“Hold this,” he said, laying one of the cut boards across two of the 4×4 posts. As she kept the board from shifting position, he nailed it down securely, then placed another 2x2x5 across the posts, a little ways from the first post.  “There,” he said. “Now grab that side and I’ll get this side. Stand it up slowly.”

She took her position and between them, they got the side to stand up, then managed to pick it up, and slide the posts into two of the holes. As she held the side up, he backfilled the holes, tapping the dirt down firmly every six inches until both holes were filled. She let go of the side and it stood there straight and tall.

“Perfect,” he said. “Now for the second one.”

They repeated the process only this time it didn’t end as well. As they were sliding the posts into the holes, he lost his grip and the side began swaying. IMG_20180516_195405657

“Hold on!” he said, trying to get a good handle on the post.

“I can’t hold this!” she grunted. “It’s too heavy.”

His hand slipped again and the post began falling towards her.

“Watch out!” he yelled as he desperately tried to get a hold of the post.

But before she could move, the side came down right on top of her. It happened too quickly to take any evasive action and she felt the brunt of the weight land on her shoulder. He bad shoulder. The one that had been damaged back in high school and later had surgery to repair the recurrent dislocation.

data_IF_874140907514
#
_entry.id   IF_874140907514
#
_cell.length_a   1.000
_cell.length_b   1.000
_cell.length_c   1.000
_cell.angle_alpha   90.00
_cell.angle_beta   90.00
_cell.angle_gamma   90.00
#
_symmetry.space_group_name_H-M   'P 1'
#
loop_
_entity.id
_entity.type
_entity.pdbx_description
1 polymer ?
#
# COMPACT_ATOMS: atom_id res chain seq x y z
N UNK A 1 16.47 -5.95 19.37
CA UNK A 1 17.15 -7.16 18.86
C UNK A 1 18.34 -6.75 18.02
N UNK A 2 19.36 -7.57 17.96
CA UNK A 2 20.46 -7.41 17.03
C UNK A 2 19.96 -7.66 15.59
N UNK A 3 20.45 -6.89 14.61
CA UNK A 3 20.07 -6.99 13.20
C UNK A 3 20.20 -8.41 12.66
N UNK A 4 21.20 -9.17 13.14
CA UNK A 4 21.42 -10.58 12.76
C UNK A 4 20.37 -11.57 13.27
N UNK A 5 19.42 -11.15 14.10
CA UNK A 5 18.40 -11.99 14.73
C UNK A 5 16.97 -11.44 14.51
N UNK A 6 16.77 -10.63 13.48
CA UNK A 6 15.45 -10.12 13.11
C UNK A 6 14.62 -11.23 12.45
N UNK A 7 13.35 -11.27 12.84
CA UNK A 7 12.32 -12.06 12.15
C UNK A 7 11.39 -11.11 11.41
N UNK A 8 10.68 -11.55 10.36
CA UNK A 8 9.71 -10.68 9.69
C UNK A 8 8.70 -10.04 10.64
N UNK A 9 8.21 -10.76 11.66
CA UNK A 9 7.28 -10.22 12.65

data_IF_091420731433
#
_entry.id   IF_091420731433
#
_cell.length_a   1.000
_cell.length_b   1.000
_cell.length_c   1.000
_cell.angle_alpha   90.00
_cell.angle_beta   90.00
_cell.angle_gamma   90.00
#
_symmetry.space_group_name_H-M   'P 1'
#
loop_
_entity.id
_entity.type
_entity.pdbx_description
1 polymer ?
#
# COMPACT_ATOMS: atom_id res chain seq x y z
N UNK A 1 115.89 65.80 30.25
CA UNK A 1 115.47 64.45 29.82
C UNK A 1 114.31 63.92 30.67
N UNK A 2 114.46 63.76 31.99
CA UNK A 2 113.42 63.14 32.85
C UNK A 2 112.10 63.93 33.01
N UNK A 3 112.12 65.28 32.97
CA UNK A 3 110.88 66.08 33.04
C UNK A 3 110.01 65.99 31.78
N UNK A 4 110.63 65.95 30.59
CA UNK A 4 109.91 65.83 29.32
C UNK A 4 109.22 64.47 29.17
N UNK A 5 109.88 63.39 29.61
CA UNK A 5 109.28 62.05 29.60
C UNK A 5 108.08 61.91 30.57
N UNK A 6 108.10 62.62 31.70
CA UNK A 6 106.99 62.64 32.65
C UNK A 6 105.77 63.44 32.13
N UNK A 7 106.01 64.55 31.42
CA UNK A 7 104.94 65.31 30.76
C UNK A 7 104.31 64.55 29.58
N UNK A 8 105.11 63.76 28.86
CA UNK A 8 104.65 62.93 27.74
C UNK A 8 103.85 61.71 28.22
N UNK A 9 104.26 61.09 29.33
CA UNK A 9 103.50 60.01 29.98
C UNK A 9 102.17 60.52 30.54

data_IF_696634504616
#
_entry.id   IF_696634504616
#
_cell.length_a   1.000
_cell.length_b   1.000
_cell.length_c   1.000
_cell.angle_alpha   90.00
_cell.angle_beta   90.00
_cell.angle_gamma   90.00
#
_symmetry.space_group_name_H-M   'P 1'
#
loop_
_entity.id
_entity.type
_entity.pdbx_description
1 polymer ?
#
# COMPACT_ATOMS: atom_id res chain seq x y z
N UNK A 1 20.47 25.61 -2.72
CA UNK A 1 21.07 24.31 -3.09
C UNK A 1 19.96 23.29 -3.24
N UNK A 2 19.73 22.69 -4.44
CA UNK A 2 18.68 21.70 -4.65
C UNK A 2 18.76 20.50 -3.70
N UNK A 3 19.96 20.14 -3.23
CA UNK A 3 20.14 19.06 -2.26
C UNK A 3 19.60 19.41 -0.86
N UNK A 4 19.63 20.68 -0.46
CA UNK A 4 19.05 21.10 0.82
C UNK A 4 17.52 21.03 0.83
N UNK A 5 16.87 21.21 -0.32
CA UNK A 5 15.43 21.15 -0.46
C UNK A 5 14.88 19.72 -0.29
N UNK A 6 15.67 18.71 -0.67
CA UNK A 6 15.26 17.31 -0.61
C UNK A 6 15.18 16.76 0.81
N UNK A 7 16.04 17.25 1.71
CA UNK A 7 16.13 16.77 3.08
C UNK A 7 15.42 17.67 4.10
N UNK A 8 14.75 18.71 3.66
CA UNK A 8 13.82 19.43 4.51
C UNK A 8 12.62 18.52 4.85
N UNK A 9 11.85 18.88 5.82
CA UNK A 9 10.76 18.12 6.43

Shocked, she stood there unmoving, not knowing what to do to avoid more injury.

“Don’t move. I’m going to get this off you,” he said.

But she couldn’t hold the weight any longer. She twisted in ways she would have thought were impossible for her until she managed to get the side on the ground.

“Are you OK?” he asked her.

She didn’t answer right away She just stared at the boards laying within inches of her feet, and thought, “I could have been killed.”

He went to her and checked for injuries. Your neck is a little red and I think you’re going to have a bruise there, but other than that I don’t see anything.”

“I could have been killed,” she said. “Or at least on my way to the hospital. ”

“But you weren’t. And you’re not.”

“How did those boards not hurt me? They weigh more than I do and they came straight down on me. And all I get is a bruise?”

“Praise God for that!”

She thought about it as they got back to work. After a while, with no more mishaps, they were able to finish the tree house. By the time they finished cleaning up, she thought she knew why she hadn’t been hurt enough to call 911.

“I think God knew this was going to happen,” she began.

“Of course He did. He knows everything,” her husband interrupted. “Nothing takes Him by surprise.”

“I think there were angels here,” she continued.  “I think they caught that side so it wouldn’t kill me. It’s amazing that I’m not even really hurt.  Do you think there could have been angels here?”

“Definitely. God charges some of his angels to protect us. Remember what it says in Psalm 91:11? “For He will command His angels concerning you to guard you in all your ways.”

“That’s right!” she agreed. “I do remember reading that. I just don’t think about it very much. But after today, I bet that’s going to change.”

Looking up to heaven, she said, “Thank You Father for Your angels, and for looking after Your daughter.”

“Amen,” her husband said.

And they went inside together to let their kids know the tree house was ready for them.